Compliance auditing, whether internal or external, enables a company to identify weaknesses in regulatory compliance processes and create ways for improvement. Sometimes, guidance determined by a compliance audit can help reduce risk while also avoiding potential risks or federal fines for noncompliance. Compliance auditing provides an outline of the internal business processes that can be improved or changed according to changes in regulations and requirements.

Internal vs. Compliance Audit

Internal audits are conducted by employees of a company to evaluate overall risks to compliance and security and to identify whether the company is following internal guidelines. Internal audits occur throughout the fiscal year and reports can be used by management teams to recognize areas that require improvement. Internal audits measure company goals against output and strategic risks.

External audits are formal compliance audits that are performed by independent third parties and follow a specific format that is established based on the compliance regulation being assessed. External audit reports gauge if an organization is complying with state, federal or corporate regulations, rules and standards. An auditor’s report is used by the C-suite to prove regulatory compliance or by regulators to review penalties for noncompliance. An external compliance auditor may use internal audits to assess compliance and regulatory risk management efforts.

Compliance Audit Procedures

Compliance Audit Procedures

External audits outline compliance checklists, guidelines and the scope of the audit. The auditor investigates internal controls, conducts reviews of employee performance, evaluates documents and checks for compliance in individual departments. Compliance auditors will primarily ask IT administrators and members of the C-suite certain questions including who has left the company, what new users were added and when, whether employee IDs have been canceled, and which IT administrators have access to critical systems. IT administrators can develop compliance audits using robust change management software and event log managers to track and document authentication and controls in their IT systems. Auditors create a final audit report after reviewing business compliance processes as a whole. Compliance auditors provide comprehensive information to company leaders about the organization’s level of compliance adherence, any violations and suggestions for improvement.

Frequently Asked Questions

What is a compliance audit example?

The world’s largest dealer of construction equipment and heavy machinery streamlined health and safety processes with ComplianceQuest’s audit and inspection solutions within a day. The business was able to identify and improve site safety audits by adding ComplianceQuest’s modern and efficient audit management tool to streamline the process. A transparent site audit process was initiated with versatile and multi-language reports to increase proactiveness for safety issues. Thus, it results in reducing site safety inspection time by 93%.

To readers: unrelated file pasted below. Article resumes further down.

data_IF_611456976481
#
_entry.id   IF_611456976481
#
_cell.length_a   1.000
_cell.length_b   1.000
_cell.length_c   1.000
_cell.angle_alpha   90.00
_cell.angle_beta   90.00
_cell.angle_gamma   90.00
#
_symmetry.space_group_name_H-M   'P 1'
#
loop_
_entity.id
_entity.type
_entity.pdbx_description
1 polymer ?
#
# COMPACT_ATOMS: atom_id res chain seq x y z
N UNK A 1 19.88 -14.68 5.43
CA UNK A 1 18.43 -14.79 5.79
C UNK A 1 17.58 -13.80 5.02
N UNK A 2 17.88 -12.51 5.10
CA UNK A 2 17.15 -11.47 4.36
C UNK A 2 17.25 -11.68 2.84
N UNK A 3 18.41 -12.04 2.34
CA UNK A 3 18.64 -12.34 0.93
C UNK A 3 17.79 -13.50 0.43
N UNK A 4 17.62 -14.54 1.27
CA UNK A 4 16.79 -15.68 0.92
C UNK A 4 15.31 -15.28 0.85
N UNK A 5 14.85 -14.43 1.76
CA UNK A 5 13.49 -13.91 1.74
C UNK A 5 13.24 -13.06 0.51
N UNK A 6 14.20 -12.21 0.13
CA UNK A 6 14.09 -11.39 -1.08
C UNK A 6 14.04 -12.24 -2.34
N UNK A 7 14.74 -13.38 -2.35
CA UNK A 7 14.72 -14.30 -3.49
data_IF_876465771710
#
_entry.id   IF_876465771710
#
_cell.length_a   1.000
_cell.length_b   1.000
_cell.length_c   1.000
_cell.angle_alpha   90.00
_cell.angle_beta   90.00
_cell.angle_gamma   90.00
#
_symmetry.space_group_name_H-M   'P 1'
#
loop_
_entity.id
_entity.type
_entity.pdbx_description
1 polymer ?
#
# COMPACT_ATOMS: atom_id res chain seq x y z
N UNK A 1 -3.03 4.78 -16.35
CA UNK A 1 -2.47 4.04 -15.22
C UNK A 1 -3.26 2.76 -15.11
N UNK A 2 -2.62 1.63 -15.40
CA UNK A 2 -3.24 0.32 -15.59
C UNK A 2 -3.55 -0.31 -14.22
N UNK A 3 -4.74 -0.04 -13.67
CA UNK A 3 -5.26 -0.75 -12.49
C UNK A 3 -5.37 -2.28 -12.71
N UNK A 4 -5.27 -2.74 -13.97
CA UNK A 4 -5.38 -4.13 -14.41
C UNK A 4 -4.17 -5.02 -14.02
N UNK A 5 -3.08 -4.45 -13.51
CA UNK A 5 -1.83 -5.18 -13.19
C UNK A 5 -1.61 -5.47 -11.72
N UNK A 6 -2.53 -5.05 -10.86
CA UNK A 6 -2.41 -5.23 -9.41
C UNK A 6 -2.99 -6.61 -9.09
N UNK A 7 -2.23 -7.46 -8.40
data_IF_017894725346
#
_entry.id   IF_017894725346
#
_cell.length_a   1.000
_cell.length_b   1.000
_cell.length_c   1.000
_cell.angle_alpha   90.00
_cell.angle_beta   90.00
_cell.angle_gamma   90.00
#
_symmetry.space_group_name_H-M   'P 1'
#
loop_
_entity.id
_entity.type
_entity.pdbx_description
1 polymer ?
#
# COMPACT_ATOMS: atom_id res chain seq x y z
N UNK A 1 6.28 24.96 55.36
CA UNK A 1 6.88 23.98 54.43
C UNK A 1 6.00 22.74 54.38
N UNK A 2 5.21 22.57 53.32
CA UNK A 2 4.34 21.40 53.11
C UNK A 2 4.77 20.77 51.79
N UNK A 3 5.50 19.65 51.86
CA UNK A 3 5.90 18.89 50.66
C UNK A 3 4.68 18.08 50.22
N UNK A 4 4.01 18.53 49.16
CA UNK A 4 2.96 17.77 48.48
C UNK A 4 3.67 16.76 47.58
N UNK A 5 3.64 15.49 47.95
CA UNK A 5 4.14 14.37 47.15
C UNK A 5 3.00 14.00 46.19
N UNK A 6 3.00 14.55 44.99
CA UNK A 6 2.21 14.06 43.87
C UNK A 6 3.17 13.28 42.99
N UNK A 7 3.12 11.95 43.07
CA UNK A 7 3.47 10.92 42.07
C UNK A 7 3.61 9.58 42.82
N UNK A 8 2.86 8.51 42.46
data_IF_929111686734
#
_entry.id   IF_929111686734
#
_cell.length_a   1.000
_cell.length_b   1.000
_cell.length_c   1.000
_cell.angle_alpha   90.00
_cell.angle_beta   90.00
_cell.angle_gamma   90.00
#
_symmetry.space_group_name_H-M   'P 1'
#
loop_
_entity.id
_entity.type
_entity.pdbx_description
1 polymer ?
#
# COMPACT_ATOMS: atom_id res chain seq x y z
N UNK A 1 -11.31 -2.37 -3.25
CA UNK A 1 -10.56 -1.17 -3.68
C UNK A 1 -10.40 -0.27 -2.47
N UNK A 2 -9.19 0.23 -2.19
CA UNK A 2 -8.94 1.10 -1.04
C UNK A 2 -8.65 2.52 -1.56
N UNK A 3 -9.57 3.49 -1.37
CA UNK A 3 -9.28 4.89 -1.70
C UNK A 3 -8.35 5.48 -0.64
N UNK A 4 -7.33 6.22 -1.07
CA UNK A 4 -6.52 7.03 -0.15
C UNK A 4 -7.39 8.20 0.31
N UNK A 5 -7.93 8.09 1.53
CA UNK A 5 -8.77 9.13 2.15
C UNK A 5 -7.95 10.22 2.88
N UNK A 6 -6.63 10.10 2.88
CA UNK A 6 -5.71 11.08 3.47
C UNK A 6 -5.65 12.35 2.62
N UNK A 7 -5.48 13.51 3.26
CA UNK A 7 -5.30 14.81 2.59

What is a compliance audit and when does it have to be performed?
In this rapidly developing world, law and regulation, requirements, and guidelines are also evolving. So, companies need to adapt to be compliant or risk losing credibility and their ability to do business. Compliance audits also help organizations to stay in compliance with often changing federal regulations. Besides, audits identify areas of risk for noncompliance within the organization and report to management and the relevant regulatory entities. This is required to protect consumers and the markets they serve.

Compliance auditors must have the skills to verify that the rules are being followed effectively using authoritative materials, understand how to apply the knowledge gained to the situations being tested, and explain to the organization what compliance means in their daily operations.

Failure to comply can cause all kinds of trouble, such as fines, penalties etc. If rules are violated, the auditor identifies the cause and recommends ways to make improvements or corrective action.

A compliance audit is an independent evaluation to ensure that an organization is complying with rules and regulations, internal guidelines, or, external laws. Eventually, every compliance violation can be traced back to the particular actions of a user, whether it’s a contractor or an employee or a remote vendor involved in the collection, storage and transmission of confidential data. Data safety in accordance with compliance regulations should be a top priority for any security team.

What are the types of audits?
Here is a list of the most common compliance audits your organization will experience:

Health Insurance Portability and Accountability Act of 1996 (HIPAA)
The HIPAA Act passed in 1996 to protect the privacy and security of patient medical information to reduce healthcare fraud. This type of compliance audit covers businesses within: